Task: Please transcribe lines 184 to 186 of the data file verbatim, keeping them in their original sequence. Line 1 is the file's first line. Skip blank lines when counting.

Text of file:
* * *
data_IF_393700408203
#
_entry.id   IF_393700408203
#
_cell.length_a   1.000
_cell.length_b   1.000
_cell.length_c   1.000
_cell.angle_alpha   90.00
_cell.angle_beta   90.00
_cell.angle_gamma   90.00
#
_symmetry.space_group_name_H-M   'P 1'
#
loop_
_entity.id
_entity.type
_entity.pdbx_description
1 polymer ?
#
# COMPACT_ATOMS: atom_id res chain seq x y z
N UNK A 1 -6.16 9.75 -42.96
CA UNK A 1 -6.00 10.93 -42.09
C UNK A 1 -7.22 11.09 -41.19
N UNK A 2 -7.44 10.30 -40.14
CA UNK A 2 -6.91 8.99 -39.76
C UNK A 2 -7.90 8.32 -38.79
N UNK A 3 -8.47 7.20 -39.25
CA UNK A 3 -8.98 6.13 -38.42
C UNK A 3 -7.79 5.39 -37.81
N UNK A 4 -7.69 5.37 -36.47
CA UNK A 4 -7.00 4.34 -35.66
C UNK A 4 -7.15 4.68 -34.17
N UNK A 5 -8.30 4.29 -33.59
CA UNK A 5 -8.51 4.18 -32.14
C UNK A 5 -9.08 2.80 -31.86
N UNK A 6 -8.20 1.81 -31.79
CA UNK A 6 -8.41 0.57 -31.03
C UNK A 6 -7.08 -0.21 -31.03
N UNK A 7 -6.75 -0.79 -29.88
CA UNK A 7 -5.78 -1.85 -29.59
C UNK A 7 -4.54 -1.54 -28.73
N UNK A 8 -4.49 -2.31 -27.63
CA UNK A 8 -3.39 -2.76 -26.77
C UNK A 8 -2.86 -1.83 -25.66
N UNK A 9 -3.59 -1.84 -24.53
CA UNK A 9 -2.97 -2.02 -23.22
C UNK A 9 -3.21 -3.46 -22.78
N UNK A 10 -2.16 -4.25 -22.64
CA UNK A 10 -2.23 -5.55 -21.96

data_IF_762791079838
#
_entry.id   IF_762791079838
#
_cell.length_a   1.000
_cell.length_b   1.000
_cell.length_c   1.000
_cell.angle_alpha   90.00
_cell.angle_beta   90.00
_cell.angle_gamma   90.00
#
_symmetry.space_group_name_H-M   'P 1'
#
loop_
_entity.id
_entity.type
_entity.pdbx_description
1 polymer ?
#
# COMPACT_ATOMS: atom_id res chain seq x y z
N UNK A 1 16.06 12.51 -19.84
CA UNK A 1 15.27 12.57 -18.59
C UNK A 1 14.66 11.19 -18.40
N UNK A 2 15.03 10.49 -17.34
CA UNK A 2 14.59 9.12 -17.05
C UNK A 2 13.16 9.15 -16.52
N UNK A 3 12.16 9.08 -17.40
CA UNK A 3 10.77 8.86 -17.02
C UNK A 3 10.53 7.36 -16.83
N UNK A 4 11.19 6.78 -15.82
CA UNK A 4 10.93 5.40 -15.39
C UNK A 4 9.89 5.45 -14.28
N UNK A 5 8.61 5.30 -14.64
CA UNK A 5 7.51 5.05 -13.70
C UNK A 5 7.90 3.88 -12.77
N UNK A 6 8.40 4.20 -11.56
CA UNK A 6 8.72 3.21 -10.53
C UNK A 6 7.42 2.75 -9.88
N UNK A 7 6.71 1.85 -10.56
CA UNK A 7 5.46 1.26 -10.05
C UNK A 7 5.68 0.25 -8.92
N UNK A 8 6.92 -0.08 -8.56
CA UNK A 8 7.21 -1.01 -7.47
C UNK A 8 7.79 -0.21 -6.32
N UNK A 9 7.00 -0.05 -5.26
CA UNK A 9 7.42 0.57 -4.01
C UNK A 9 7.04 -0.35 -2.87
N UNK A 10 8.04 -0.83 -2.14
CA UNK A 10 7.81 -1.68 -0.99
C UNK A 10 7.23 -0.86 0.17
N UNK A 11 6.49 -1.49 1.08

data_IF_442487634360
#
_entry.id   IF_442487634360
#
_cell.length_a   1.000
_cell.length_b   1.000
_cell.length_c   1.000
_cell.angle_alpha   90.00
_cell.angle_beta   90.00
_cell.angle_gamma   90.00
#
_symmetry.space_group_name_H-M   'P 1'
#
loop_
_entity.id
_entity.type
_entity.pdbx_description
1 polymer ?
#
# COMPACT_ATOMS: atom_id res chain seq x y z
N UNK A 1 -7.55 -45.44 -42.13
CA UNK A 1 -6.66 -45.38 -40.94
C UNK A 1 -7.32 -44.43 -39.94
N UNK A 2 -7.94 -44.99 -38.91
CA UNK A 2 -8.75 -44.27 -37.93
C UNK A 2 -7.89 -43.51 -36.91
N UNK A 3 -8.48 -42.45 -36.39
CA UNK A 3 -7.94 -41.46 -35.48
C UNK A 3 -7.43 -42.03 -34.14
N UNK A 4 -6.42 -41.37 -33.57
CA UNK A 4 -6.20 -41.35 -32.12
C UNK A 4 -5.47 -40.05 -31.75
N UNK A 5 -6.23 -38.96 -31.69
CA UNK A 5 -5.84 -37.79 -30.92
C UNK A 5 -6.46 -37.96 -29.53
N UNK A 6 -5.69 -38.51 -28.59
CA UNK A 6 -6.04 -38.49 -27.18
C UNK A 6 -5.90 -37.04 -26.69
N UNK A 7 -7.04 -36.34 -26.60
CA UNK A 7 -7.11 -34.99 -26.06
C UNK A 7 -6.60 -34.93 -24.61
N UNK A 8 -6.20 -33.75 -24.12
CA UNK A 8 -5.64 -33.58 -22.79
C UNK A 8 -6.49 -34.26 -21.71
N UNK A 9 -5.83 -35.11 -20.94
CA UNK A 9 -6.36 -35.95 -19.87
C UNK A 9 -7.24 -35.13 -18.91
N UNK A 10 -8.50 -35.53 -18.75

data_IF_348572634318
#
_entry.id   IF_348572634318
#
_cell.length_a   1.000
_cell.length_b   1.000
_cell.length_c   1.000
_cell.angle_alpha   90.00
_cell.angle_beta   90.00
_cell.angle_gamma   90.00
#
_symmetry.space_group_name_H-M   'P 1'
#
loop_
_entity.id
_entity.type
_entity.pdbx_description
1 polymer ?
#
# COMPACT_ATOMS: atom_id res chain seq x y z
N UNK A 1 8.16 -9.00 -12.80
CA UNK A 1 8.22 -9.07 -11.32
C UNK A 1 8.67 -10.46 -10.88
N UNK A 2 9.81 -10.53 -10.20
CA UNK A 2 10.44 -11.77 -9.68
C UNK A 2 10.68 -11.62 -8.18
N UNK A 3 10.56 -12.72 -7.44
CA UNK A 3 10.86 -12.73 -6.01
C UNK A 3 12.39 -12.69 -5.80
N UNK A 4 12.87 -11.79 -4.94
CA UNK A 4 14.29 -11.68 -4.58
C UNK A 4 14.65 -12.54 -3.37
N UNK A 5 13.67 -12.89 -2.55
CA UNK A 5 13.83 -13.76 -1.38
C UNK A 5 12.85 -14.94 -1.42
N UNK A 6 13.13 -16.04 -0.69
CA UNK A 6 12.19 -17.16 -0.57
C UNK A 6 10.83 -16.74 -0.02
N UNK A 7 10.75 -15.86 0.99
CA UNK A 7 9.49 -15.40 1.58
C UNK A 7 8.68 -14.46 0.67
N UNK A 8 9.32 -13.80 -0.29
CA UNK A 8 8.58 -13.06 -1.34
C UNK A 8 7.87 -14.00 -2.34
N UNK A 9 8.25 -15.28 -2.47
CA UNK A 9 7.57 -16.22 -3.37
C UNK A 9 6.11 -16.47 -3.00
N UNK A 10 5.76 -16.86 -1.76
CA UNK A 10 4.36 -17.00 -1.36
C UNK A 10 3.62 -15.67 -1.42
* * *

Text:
N UNK A 6 13.13 -16.04 -0.69
CA UNK A 6 12.19 -17.16 -0.57
C UNK A 6 10.83 -16.74 -0.02